Concluding Remarks: The Long-Time Tails Story
I am going to make some general remarks about computers and numerical work and what one, in favorable cases, might learn from such computer experiments. The computer can be basically used in two ways: one is to support theory and the other one is doing engineering type of calculations. We have had a number of examples here where people are checking numerical experiments against the existing theory. That’s what I am trying to emphasize here. People studying polymers were checking against the Rouse-Zimm’s theory or people were studying suspensions and seeing whether Batchelor’s predictions were true, and so on. The point here is to try to look for deviations from existing theory. This is of course what experiments try to do continuously and the process can’t be really planned. One has some theoretical structure, one does some numerical experiments and then one tries to see whether existing theory is right, and most of the time, of course, it is, but once in a while, one gets a surprise. Just like the experimentalist finds a new effect, so can a numerical experimentalist. This applies particularly in the theory of turbulence, strongly developed turbulence, where there is really a very weak theoretical structure. The scaling laws are basically not working. People are not saying it. You will hear a lot about scaling, but Ken Wilson for example, is giving up on scaling in turbulence, very early. This is the reason why I would like to urge people to go to this impossible difficult regime of fully developed turbulence to see whether for real questionslike the validity of the renormalization, numerical experiments can give us some insights and any hints for theoretical developments.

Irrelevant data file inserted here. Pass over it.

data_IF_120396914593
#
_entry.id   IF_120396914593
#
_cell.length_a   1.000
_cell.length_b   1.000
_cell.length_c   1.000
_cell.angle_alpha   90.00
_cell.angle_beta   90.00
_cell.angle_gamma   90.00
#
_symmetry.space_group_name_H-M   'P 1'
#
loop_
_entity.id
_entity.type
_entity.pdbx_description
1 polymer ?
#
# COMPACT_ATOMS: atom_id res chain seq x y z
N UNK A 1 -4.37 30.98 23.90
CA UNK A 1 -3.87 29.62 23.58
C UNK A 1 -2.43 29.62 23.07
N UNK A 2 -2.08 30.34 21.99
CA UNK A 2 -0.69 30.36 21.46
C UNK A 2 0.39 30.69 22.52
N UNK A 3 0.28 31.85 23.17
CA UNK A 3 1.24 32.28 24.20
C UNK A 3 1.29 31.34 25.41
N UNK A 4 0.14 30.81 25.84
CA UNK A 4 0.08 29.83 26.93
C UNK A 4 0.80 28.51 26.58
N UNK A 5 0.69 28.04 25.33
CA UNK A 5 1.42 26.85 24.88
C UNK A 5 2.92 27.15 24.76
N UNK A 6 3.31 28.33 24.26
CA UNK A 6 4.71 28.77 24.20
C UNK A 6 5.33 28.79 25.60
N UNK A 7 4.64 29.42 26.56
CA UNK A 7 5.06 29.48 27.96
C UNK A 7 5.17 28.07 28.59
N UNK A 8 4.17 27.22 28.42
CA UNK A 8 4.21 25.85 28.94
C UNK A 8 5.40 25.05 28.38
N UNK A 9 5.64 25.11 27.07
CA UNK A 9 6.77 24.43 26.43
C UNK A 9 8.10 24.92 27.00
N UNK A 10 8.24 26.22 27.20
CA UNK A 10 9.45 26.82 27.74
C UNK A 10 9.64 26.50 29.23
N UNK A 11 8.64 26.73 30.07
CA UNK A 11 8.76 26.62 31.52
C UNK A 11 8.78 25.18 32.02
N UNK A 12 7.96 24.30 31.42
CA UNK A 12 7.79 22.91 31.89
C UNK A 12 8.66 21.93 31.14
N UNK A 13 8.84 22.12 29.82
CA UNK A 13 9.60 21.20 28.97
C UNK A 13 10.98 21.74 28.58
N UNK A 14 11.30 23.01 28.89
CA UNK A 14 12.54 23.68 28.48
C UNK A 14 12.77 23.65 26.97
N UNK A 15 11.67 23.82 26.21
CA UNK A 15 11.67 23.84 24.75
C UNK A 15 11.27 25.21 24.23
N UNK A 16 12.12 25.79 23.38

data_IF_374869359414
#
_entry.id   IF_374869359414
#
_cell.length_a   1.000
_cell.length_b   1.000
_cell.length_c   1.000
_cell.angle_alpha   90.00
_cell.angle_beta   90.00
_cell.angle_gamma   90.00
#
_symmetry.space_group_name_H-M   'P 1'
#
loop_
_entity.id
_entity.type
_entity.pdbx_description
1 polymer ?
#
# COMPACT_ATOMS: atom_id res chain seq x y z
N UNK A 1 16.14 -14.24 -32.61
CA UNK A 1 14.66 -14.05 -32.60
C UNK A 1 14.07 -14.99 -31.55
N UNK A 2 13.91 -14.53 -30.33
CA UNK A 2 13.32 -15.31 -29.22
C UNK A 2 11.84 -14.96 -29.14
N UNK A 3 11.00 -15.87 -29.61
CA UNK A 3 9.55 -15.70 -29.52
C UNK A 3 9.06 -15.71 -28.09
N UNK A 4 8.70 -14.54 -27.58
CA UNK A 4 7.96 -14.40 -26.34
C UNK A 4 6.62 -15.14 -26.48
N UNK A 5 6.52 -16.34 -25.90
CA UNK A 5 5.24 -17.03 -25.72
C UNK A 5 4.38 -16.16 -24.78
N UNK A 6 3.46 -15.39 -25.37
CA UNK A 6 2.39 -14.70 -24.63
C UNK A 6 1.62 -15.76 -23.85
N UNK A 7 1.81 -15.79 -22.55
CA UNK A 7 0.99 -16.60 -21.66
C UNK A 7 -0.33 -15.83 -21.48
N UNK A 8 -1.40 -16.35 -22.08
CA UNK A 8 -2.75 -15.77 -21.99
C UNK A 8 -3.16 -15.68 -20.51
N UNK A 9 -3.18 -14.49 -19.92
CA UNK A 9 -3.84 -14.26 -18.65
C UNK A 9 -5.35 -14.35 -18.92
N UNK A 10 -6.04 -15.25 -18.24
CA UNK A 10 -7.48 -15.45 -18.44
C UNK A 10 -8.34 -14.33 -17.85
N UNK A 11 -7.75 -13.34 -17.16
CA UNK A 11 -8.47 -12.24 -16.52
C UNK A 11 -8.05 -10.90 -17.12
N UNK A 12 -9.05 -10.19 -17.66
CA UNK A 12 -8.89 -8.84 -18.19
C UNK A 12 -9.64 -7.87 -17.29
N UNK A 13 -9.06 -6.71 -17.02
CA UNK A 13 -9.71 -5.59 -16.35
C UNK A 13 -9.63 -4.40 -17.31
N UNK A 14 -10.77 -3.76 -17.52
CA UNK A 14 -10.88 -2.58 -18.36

KeywordsVortex Cage Helium Vorticity Autocorrelation
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